Eating Habits that Influence Good Mental Health

By Tonny Wandella

We’re taught from an early age that eating healthy helps us feel and look our best. What we aren’t frequently taught is that excellent eating has a huge impact on our mental health as well. A nutritious, well-balanced diet can improve our ability to think clearly & feel more awake. It also helps with focus and attention span.

An inadequate diet, on the other hand, can cause weariness, decreased decision-making, and slow reaction time. In fact, poor nutrition can increase, and even cause, stress and melancholy.

Aim to eat plenty of fruits and vegetables as well as meals high in omega-3 fatty acids, such as salmon, to improve your mental health. Dark green leafy veggies, in particular, are brain-protective. Nuts, seeds, and legumes, like beans and lentils, are also fantastic brain meals.

What is the relationship between Food and Mood?

Food satisfies both the body and the intellect. We eat nutritious foods in order for our bodies to grow, repair, and function properly. Our brain requires nutritional nutrients as well. In reality, it’s extremely hungry – the brain consumes approximately 20% of our overall daily energy requirements.

When we eat healthy foods, we provide our bodies (and brains) with the building blocks they require to function optimally. All nutrients, from minerals and vitamins to healthy fats and fibre, play a role in brain health and performance.

Following healthy eating, a pattern has been linked to improved stress management, better sleep quality, higher focus, and overall mental well-being. Our eating choices have an impact on both our physical and mental health.

Foods to Eat to Improve Your Mood

There is no such thing as a superfood for mental health. It’s all about balance, variety, and consuming foods from all five dietary categories.

Fruits and vegetables include fibre, which helps to maintain a healthy intestinal environment. Fibre is a favourite food of the beneficial bacteria in our gut, which promote our overall health in a variety of ways. Fruits and vegetables also provide a variety of vitamins, minerals, and antioxidants that promote brain function. Aim for two servings of fruit and five servings of vegetables every day.

Wholegrains are another fantastic source of fibre for our good gut bacteria, as well as healthy lipids for brain function and slow carbs for a consistent supply of brain fuel.

Protein included in lean meats, fish, and eggs serves as a building block for various brain chemicals that might affect our mood. Fish, particularly fatty fish, as well as nuts, seeds, and legumes, are high in the beneficial fats and vitamins that promote excellent mental health and are believed to guard against dementia and depression. Dairy foods, such as yoghurt, contain living good bacteria (called probiotics) that can improve our gut health, which in turn influences our mood and also mental health.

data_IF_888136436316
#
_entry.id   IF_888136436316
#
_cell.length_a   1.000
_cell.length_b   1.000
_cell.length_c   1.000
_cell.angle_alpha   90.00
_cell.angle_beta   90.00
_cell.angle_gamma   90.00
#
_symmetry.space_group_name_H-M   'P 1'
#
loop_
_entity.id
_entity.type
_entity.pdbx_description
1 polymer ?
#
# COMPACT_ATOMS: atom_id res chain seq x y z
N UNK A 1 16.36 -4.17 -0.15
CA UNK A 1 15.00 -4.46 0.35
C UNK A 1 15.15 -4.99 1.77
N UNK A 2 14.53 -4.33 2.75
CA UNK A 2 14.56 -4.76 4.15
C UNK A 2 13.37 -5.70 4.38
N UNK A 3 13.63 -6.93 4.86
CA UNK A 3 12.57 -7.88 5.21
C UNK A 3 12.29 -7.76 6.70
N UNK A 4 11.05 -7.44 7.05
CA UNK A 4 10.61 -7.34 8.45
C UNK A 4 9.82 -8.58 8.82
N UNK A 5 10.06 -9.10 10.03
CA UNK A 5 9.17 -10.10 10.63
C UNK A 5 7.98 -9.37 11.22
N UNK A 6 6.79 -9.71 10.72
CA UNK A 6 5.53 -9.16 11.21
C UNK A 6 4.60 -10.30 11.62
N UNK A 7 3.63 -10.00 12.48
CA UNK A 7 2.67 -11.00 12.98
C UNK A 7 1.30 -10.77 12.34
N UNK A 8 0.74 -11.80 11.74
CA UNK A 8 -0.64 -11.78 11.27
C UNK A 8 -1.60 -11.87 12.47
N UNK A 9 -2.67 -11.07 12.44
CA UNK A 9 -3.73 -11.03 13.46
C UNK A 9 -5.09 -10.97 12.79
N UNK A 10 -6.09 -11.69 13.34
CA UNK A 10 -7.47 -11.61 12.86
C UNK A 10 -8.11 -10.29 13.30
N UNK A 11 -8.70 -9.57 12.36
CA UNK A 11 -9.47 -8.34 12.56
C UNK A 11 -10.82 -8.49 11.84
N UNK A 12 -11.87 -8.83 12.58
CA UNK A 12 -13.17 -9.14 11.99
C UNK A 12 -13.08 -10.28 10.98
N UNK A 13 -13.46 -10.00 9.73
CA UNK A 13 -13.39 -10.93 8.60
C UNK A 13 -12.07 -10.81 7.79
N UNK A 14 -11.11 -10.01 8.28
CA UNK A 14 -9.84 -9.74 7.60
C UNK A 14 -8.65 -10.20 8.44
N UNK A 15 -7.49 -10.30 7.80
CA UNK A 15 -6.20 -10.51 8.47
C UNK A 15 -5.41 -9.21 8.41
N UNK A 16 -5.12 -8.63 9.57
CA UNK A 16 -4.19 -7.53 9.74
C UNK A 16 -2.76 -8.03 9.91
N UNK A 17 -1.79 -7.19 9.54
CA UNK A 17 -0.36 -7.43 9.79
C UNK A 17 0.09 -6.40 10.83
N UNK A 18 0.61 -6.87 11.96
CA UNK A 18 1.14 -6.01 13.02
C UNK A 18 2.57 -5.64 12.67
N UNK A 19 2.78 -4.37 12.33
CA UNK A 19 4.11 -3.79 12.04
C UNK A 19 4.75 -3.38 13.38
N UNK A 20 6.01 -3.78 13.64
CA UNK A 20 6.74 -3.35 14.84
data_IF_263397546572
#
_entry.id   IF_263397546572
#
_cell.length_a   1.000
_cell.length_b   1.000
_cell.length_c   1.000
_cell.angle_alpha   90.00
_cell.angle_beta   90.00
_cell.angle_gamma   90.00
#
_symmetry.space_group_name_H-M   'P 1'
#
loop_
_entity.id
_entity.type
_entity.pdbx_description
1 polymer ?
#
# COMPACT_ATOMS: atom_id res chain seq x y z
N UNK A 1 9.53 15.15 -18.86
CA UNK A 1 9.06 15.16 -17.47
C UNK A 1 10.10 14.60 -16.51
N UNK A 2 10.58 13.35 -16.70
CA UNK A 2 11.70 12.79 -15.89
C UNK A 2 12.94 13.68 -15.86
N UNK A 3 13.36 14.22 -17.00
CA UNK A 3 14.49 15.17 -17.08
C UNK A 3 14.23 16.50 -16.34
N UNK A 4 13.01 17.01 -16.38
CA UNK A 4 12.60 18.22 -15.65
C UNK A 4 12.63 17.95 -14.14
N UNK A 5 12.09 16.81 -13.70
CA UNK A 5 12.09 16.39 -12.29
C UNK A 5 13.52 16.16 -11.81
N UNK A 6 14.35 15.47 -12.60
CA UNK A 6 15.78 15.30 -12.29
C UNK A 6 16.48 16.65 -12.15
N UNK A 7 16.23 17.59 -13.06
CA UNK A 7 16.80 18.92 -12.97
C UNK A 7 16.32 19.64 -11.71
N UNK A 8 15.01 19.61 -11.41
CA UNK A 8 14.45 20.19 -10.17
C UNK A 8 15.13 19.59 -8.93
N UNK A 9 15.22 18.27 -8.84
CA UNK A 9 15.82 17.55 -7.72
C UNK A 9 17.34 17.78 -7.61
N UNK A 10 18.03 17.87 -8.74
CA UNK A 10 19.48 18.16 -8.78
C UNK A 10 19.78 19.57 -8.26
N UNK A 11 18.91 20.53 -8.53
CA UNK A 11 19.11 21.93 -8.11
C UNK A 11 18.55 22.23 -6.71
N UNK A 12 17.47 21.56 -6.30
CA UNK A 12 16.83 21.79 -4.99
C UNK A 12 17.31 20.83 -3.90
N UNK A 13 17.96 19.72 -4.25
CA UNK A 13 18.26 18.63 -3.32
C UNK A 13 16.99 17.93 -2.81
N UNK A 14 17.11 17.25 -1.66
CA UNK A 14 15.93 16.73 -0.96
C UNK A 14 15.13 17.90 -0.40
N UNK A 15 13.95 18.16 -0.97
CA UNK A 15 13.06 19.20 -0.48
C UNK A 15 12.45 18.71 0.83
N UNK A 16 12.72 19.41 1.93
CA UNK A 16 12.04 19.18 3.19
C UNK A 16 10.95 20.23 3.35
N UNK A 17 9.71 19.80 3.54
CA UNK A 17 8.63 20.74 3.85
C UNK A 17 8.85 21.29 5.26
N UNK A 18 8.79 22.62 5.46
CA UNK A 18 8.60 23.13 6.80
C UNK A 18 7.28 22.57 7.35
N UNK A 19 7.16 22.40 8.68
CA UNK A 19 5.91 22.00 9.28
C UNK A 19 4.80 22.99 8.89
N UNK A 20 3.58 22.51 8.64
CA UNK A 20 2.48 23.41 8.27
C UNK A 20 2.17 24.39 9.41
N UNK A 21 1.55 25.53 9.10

Drinking plenty of fluids, particularly water, helps to prevent dehydration, which is a major cause of headaches, weariness, and ‘brain fog,’ which can impair our ability to concentrate. However, avoid soothing your thirst with sugary liquids, such as soft drinks.

it is important to remember that the causes of mental illness are many and varied, and they will often present and persist independently of nutrition and diet. Thus, the increased understanding of potential connections between food and mental wellbeing should never be used to support automatic assumptions, or stigmatisation, about an individual’s dietary choices and mental health. Indeed, such stigmatisation could be itself be a casual pathway to increasing the risk of poorer mental health.

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THE TEN WORST HABITS FOR YOUR MENTAL HEALTH

This article will help you guard your precious asset, your mental health.

Bad habits may be sucking the joy right out of your life.

You probably already know that bad habits can make you sick. Eating cheesy sausage eggs each morning and pizza every night will drive up your cholesterol, increase your waistline, and might even give you heart disease.

Just as bad habits can be harmful to your physical health, some bad habits can negatively affect your mental health. These habits can increase your risk of depression, for example, or cause you to feel more anxious or stressed out.

These ten bad habits may be sabotaging your mental health:

1. Perfectionism

Pursuit of excellence is a healthy habit – it is always important to do your best when trying to achieve an important goal. Doing something perfectly can increase your chances of success, of course, but the need to be perfect at all times can actually undermine your efforts.

Psychologists describe perfectionism as positive or negative. Positive perfectionism helps you do your best – as a perfectionist, you never deliver anything short of your absolute finest work. Habits of positive perfectionism include setting realistic goals, letting go of failures, seeing mistakes as opportunities for growth, keeping anxiety and stress within healthy boundaries, and enjoying the process as well as the outcome.

Habits of negative perfection includes setting standards beyond your reach, dissatisfaction with anything less than perfection, preoccupation with failure or disapproval, and seeing mistakes as evidence of unworthiness. 

2. Poor Posture

Simply sitting up straight can reduce symptoms of depression, according to a study published in the Journal of Behavior Therapy and Experimental Psychiatry. Several other studies show good posture improves self-esteem and mood, but the results of the new study suggest that good posture increases positive attitude, reduces fatigue, and decreases self-focus in those with mild to moderate depression.

3. Guilt

Guilt has a limited place in society – feeling remorseful about a wrongdoing usually prevents a person from committing that offense again.

The habit of guilt often starts in childhood, when you learned to “clean your plate because there were starving kids in China” or to act a certain way out of fear that your family would not be proud of you. As you grew older, the emotional grip of guilt may have matured too. You may feel guilty about leaving your family to go to work, for example, and then feel guilty about leaving your job to go home to your family. Left unchecked, you may find yourself in a state of perpetual guilt that prevents you from giving your full attention to any one task.